We left Columbus for Oxford, Mississippi, on an afternoon train, passing through Montgomery, Alabama, and getting off for a layover at Birmingham at twilight. We waited for our train connection to Memphis, Tennessee, sitting up on the station's mezzanine level, gazing through a broad window across the wide, busy railroad yard. ...
Rifleman-Clerk: Camp McCain, Mississippi
Soldiers and coeds alike cried foul when General Marshall ended most of the Army Specialized Training Programs across the country. The GIs at Ole Miss had deep misgivings about being transferred into the Army Ground Forces, particularly to the infantry or artillery, and the coeds were dismayed about social prospects on campus ..
Army Transient: The Queen Elizabeth and Wiltshire, England
For five days, troop trains pulled out of Camp McCain on the way to New York State. Company B departed on a train pulled by a coal-burning locomotive in the late afternoon of the second day. We were crammed into the stiff, hard, upright bench seats of ancient chair cars, probably abandoned before the war began. ...
Switchboard Operator: Lorient, France
Foot soldiers of the 301st, under Lieutenant Colonel Hardin, were the first units to depart for the port of Southampton on September 3 in preparation for crossing the English Channel to France. ...
Combat Rifleman: Wehingen and Orscholz, Germany
On the dark, frigid morning of December 29, the Ninety-fourth Division set out for Germany to fight on the "real" front. Company B marched route-step to a forest of evergreens some distance behind the front lines to wait for trucks to pick us up for the first leg of the division's trek across France. ...
Patient and Replacement: France and England
Suddenly, I was floating. About 0235, medics lifted my litter, carried me out from under the open-sided aid-station tent, and slid the litter onto a rack in an ambulance, beside three other wounded GIs. When I asked the medic where we were going, he threw a blanket over me and said, "The evacuation hospital at Thionville." ...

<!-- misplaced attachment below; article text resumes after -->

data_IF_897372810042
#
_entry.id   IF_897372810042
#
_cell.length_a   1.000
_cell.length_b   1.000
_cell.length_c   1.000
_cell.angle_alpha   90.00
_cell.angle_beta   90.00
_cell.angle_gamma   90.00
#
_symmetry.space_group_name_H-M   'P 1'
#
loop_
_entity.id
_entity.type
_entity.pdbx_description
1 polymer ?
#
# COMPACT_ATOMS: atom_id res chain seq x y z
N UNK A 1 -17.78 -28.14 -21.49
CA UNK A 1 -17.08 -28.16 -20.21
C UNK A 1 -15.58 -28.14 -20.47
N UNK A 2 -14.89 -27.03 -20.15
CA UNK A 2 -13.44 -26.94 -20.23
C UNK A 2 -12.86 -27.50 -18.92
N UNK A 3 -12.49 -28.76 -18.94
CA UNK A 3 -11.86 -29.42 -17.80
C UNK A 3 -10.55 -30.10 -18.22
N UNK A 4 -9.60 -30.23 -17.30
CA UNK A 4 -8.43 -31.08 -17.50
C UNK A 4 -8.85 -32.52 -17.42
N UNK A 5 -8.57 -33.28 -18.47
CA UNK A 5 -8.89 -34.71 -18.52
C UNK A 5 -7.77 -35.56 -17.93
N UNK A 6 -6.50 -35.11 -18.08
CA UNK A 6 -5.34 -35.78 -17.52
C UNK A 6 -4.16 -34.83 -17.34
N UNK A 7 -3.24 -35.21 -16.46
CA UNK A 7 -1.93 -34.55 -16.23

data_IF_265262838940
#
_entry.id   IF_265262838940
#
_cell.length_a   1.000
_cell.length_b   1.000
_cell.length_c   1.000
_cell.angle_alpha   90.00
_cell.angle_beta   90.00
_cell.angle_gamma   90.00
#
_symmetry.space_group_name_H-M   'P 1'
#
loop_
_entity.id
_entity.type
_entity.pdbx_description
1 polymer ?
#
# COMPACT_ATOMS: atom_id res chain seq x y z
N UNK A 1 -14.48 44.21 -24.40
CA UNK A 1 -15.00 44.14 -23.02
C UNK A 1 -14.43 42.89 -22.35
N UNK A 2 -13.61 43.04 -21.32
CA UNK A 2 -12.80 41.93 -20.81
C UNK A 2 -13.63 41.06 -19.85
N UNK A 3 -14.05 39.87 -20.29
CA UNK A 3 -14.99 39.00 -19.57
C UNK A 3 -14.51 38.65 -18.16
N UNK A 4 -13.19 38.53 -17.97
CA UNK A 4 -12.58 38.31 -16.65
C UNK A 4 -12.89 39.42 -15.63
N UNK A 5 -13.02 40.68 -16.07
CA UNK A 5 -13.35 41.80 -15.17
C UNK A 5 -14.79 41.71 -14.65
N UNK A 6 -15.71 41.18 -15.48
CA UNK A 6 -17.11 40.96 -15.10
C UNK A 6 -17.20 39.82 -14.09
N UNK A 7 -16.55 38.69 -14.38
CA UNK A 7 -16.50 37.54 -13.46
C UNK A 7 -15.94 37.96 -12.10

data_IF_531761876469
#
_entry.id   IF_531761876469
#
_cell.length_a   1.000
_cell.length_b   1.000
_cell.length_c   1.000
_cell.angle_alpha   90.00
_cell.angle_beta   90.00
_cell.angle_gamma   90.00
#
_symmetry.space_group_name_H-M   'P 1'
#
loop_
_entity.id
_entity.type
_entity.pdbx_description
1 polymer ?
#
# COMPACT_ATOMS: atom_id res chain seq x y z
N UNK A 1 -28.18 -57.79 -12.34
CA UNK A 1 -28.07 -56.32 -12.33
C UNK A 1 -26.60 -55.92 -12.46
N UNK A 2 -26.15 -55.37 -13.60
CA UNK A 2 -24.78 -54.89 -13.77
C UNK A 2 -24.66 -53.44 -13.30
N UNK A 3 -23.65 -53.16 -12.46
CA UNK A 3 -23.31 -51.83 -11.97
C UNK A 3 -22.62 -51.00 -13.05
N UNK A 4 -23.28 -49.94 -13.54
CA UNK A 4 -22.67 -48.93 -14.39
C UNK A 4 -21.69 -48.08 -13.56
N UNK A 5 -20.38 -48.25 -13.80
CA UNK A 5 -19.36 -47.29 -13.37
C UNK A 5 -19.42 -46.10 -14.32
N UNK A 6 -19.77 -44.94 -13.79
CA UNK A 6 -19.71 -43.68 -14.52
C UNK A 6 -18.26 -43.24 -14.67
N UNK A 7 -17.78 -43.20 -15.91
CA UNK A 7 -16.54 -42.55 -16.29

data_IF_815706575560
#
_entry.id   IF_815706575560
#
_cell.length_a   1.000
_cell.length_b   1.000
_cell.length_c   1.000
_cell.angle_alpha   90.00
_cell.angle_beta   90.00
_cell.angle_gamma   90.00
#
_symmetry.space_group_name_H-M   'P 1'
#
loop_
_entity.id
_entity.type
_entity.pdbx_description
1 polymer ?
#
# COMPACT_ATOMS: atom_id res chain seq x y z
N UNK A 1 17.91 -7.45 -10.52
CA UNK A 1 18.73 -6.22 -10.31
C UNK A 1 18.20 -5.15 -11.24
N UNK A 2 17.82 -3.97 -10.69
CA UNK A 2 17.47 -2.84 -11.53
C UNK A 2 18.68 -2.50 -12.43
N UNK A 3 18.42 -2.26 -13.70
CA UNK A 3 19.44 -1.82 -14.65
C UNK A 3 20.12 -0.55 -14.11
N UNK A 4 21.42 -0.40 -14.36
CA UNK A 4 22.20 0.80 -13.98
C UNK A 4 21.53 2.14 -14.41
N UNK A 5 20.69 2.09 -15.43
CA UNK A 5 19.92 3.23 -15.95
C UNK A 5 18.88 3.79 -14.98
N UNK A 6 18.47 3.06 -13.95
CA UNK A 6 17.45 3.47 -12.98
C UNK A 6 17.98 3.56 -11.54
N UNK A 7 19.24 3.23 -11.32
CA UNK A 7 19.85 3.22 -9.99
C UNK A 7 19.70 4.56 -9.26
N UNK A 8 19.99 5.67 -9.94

Clerk-Typist: Versailles, France
After V-E Day, I may have felt light as air, but I was still on the ground with the troops. A group of us, sitting in the uncovered bed of a two-and-a-half-ton truck, were on our way to an unknown destination. We didn't go far. About thirty-five miles down the road, the truck turned onto the broadest boulevard I had ever seen. ...
Mail Clerk-Draftsman: Frankfurt am Main, Germany
Our big move to Frankfurt am Main started the morning of June 9, 1945. With a truck and driver assigned to me, I made the rounds of State Department billets in a thick mist, collecting luggage for our flight. The heavily overcast morning turned into a rainy day, adding to my anxiety about flying for the first time. ...
Message Center Chief: Berlin, Germany
On July 10, Ι was out of bed before daylight and in the cafeteria at sunrise, ready to leave for Berlin. After breakfast, we picked up Κ rations and thermos jugs of hot coffee to take on the one-day trip. Those being transported in our caravan were mostly junior officers and female clerks. ...
Returning Veteran: Little Rock, Arkansas
On the gray, frigid Monday afternoon of January 7, while I was packing to leave Berlin, Rote was preparing for a furlough with Howy, hitchhiking on Army vehicles to Switzerland. Rote helped me carry my duffel and smaller bag down to the truck. We chatted until the sergeant bellowed, "Saddle up, you're moving out!" ...
My neglect of the letters I wrote during the war forced me to draw principally upon my memory in these recollections. My mother had saved my letters to her and my father, in chronological order, in the bottom drawer of her secretary. Tumpy kept hers, too, but after graduating from college in 1945 and moving to Washington, D.C., ...
Publication Year: 2003
OCLC Number: 705763061
MUSE Marc Record: Download for Unsung Valor